If there has ever been a time where America had to question the competency of our political leadership, it was two nights ago when the president and members of Congress allowed certain provisions of the Patriot Act to expire, substantially reducing our government’s ability to combat terrorism in a proactive and preemptive manner.
For four years the president and members of Congress knew this day was coming, and did little to nothing to insure that the questionable provisions of the Patriot Act were addressed and modified if necessary, to ensure that our law enforcement authorities had the appropriate tools they need to do their jobs.
In the aftermath of the attacks on America in September 2001, I supported the creation of the Patriot Act, and campaigned for it all over this country. I believed it was a necessary tool to fight our new, caustic enemy.
Fourteen later, I must admit that I am extremely concerned about our government’s ability to protect its citizens' freedoms and liberties as aggressively as it pursues justice, and how in the wrong hands, certain provisions of the Patriot Act could jeopardize innocent Americans.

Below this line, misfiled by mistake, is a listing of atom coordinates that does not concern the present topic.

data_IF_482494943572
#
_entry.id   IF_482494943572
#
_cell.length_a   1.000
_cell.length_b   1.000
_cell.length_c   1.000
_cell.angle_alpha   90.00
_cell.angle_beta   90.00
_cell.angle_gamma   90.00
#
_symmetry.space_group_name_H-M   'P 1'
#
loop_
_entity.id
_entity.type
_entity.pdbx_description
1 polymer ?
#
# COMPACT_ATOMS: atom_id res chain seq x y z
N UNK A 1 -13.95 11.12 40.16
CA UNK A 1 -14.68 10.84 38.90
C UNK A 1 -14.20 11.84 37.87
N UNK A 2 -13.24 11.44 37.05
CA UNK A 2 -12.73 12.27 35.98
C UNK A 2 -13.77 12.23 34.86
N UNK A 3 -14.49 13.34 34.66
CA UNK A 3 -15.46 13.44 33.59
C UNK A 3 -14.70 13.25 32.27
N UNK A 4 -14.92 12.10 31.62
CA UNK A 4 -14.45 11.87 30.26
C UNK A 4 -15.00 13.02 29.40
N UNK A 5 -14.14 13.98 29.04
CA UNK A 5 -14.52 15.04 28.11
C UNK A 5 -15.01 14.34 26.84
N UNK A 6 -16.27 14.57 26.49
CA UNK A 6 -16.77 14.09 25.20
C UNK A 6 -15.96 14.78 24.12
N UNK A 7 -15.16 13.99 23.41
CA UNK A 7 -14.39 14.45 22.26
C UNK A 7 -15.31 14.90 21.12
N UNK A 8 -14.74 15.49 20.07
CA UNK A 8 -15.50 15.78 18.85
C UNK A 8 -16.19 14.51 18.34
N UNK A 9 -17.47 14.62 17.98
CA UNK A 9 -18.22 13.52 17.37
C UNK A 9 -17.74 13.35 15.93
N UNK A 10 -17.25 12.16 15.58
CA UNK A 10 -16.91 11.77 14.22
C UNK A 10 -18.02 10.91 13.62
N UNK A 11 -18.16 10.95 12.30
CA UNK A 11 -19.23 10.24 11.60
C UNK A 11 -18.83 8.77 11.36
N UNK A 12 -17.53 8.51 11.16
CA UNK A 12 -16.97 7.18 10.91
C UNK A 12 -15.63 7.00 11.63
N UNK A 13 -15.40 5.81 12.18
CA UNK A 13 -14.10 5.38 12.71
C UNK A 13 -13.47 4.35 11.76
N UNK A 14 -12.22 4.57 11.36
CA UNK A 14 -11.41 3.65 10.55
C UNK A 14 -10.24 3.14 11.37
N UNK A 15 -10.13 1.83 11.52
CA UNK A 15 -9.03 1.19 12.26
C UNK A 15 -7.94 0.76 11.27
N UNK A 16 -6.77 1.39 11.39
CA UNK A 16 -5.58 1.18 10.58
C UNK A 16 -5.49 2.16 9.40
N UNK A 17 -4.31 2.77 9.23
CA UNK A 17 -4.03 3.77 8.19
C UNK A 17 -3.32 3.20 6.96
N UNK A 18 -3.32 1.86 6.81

That said, there are reforms to the act that could have guaranteed constitutional compliance while at the same time, ensuring our safety from terrorists.
The president did nothing to bring our political leadership together, while members of Congress waited until the last minutes to address this festering problem.
The result: There are now provisions of the Patriot Act that has lapsed, creating holes in our counterterrorism abilities, and once again, our enemy watches from afar, laughing at our incompetance.
Sen. Mike Lee was right when he said, “I don't think we should have allowed these provisions to expire . . . I think we should have, instead, reformed them." Unfortunately, there are only a few in Congress who feel the same way.
The rest are sleeping, or running for higher office, but one things for sure: There not doing the job they were elected to do. Let just hope they get their act together before its to late. We would hate to look back on this time and say, I told you so.
In 1986, Kerik joined the New York City Police Department where he earned the medal for valor. In 1991 he was transferred to the U.S. Justice Department's New York Drug Enforcement Task Force. In August 2000, Kerik served as police commissioner of New York. He led New York City through the devastating attacks on the World Trade Center on 9/11. After retiring from the NYPD, Kerik accepted a request by the White House to lead Iraq's provisional government's efforts to reconstitute the Iraqi Interior Ministry. For more of his reports, Go Here Now.
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